Category: social class

A case against charter schools: send back your saviors

As a professor, I work with public school teachers who are in the process of becoming certified to teach in the New York City Department of Education in a program called the New York City Teaching Fellows. These new teachers support students from all over the world, many of whom are immigrants or children of immigrants, emergent bilinguals (meaning people who are developing multilingual competences and literacies for a world that, they are told, will value these unique abilities when they enter the workforce), Black and Brown, and generally, within a single classroom, quite diverse. The important task of working with these young people puts my teachers into all kinds of schools and programs across the city, some in the neighborhoods where they grew up, and when we meet on a weekly basis, I hear great – and sometimes hard – stories about their experiences.

Some tell me they struggle with a demanding schedule, rushing from one teaching block to another with little time for a bite of lunch. Many have classrooms filled to the brim with students, working, for example, with 30 or 40 second-graders with wide-ranging individual needs requiring differentiation, personnel, and resources that the teacher often cannot provide. Others work in places like transfer schools which serve students who are struggling to graduate before the age of 21, when they age out of the system, because they have different language and academic needs and backgrounds than their more advantaged counterparts in other parts of the country. There are disciplinary issues, academic challenges, programmatic limitations, and a host of other struggles that these teachers face on a daily basis as they enter their classrooms and hit the ground running with “Miss!” “Miss!” called from the back of the room in the morning.

These classrooms are microcosms for the broader sociopolitical context of the United States and the city. For example, several of the teachers in my classes have received an influx of Puerto Rican students whose families have emigrated from the island in the aftermath of Hurricane Maria this summer. Others work with large numbers of lower-income students  (the term “free lunch” appears in such conversations) who make up a sizable portion of the New York City public school population. One of biggest challenges is the policy environment we’re working in, known as the high-stakes testing era, where student test scores can help define how much funding a school gets, what teachers are retained or receive tenure, and even how teachers teach their classes. Both causes and effects of inequality and injustice at municipal, state-wide, and broader levels, the victims are students often essentialized according to their race or immigrant identity and consequently blamed for the deficits in their “performance” (a term I put in quotes because so often in our social context we are primarily concerned with test scores, rather than with growth and development, which pits students against each other in the race for scant academic and economic resources).

Underlying most of these difficulties that tax our new teachers and demand their time – weekends, early mornings, evenings included – and health is the fact that the public school system has been perceived by our leaders as a bigger and bigger problem needing resolution, and, paradoxically, a place where less and less funding should go. Betsy Devos, current U.S. Secretary of Education, has been proposing since Summer 2017 a 9 billion dollar cut to public education while singing the praises of school choice, the blanket term used for the implementation of school vouchers and the expansion of charter schools across the country. Devos has suffered an embattled tenure thus far in office, for good reason. She is a huge proponent of privatization of education in this country, which she and her family directly benefit from, while showing little real understanding of the schools and their inhabitants, the teachers and students who engage in teaching and learning there every day. Devos’s perspective is critiqued as characteristically a policy maker’s one, with a dark twist: a belief that free-market thinking and business models, which emphasize streamlining, accountability, competition, and cost reduction above all else, will “cure” our schools of their problems. Charter schools represent such thinking because they ostensibly take the burden of education off the backs of tax payers and allow private entities to do better what our schools have not been able to.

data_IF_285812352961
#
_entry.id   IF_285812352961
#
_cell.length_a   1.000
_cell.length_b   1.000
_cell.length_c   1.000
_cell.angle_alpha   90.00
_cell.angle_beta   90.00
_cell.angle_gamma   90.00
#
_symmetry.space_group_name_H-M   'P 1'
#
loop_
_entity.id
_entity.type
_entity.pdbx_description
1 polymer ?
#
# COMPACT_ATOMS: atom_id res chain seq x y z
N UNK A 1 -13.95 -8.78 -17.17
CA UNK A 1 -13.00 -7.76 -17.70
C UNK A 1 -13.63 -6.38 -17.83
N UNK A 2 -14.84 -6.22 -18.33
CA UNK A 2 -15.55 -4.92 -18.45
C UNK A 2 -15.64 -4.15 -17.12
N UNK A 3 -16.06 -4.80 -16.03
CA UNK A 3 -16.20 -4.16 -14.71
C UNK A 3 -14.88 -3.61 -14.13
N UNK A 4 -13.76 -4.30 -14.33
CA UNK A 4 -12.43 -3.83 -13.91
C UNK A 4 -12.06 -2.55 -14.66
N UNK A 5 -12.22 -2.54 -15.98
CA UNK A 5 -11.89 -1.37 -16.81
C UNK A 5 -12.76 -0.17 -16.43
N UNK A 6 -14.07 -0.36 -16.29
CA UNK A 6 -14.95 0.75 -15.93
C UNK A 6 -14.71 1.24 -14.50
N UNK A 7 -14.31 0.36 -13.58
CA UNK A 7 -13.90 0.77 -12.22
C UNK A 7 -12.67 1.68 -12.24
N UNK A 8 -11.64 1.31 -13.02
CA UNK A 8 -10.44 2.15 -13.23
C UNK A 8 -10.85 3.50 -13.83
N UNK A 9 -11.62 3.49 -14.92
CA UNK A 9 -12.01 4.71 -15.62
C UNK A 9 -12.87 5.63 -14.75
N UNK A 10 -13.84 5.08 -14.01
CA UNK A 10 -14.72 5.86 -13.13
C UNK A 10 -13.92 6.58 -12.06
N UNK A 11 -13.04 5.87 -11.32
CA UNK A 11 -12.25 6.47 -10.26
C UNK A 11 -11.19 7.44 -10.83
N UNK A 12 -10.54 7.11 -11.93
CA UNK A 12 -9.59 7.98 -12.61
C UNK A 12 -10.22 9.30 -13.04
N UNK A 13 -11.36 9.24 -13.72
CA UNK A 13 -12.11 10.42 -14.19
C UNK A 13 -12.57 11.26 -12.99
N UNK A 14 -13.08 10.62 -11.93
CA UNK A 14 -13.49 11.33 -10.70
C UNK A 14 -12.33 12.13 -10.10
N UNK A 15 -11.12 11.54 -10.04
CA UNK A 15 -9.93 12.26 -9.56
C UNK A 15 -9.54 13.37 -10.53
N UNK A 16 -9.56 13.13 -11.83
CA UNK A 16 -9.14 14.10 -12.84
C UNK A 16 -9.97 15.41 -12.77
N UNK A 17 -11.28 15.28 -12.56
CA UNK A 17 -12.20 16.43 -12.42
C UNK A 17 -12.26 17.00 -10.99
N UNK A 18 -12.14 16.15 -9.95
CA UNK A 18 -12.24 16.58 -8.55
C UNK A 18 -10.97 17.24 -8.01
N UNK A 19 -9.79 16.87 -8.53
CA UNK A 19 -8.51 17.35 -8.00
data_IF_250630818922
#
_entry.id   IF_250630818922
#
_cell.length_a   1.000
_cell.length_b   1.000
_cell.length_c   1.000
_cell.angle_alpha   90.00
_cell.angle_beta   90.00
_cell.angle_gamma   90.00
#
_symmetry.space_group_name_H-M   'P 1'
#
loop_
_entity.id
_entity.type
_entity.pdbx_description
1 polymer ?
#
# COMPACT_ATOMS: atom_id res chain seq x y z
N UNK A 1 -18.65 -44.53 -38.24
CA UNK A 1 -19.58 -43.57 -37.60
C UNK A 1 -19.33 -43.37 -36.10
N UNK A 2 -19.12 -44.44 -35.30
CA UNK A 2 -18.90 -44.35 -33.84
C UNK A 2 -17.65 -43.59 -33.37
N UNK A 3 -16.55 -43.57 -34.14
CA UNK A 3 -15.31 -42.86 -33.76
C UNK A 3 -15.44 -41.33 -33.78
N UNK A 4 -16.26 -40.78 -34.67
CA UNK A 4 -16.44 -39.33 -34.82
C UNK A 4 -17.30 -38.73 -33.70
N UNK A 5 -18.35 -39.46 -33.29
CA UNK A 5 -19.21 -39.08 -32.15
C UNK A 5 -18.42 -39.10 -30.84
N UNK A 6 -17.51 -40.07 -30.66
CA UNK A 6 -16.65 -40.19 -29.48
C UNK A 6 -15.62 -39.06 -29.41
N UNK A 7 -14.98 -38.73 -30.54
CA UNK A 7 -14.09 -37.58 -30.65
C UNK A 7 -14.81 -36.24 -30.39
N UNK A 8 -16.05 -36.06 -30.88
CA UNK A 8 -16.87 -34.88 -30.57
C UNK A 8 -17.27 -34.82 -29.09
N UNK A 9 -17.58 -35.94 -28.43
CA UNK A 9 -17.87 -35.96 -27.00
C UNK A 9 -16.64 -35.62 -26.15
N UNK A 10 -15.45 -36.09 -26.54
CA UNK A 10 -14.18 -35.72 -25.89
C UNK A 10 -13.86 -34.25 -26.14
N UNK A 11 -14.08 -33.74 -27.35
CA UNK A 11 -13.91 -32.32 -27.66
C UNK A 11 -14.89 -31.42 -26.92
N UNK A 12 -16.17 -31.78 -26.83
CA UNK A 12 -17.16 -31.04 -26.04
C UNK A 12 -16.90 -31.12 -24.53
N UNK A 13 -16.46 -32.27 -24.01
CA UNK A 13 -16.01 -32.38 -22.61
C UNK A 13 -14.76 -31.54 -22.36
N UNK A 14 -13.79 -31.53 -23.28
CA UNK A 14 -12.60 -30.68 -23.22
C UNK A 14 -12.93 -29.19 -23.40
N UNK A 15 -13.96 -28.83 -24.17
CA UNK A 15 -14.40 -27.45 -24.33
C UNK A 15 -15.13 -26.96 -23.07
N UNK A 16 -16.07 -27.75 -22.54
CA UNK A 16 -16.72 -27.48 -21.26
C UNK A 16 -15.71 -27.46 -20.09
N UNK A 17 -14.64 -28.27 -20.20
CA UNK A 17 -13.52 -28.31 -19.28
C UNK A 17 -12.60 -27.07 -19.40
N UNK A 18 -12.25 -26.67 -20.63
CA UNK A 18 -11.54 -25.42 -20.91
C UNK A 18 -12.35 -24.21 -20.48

However, I have never, ever heard one of my teachers say, “We should close my school and send our students to a charter school.” They have never said, “Someone with money from outside the community could do this better than we could. We’re just waiting for them to come in on their expensive white horse to help us out.”

A knight and his lover astride a horse try to escape ghostly figures of Death. Engraving by Harding after Lady Diana Beauclerk, 1796. Copyrighted work available under Creative Commons Attribution only licence CC BY 4.0 http://creativecommons.org/licenses/by/4.0/

The problems our schools face are rooted in an issue that our government and much of the United States public are gravely mistaken about. We blame our schools for being ineffective, for not keeping us in the international game as economic competitors and leaders, for listening to teacher unions who, we say, slow down the important process of getting rid of bad teachers and replacing them with good ones. All of these points have some truth to address. But we do not give our schools enough money to solve their own problems. We don’t trust our teachers, who have over time been demonized by “bad teacher” scare stories in the press. Sucking the funding out of public schools, through policies that cut this funding, and put it into the hands of private enterprise that starts charter schools – which, incidentally, can be nonprofit or for-profit – while popular over the last few years, is much to blame. And policy makers who support this approach have failed in their promises that such an approach, paired with privatization, will save our schools. Cited in public debate as a savioristic option for youth of color in cities who struggle through the public education system, charter schools as a symbol of this corporate and philanthro-baron takeover in education have fallen far short.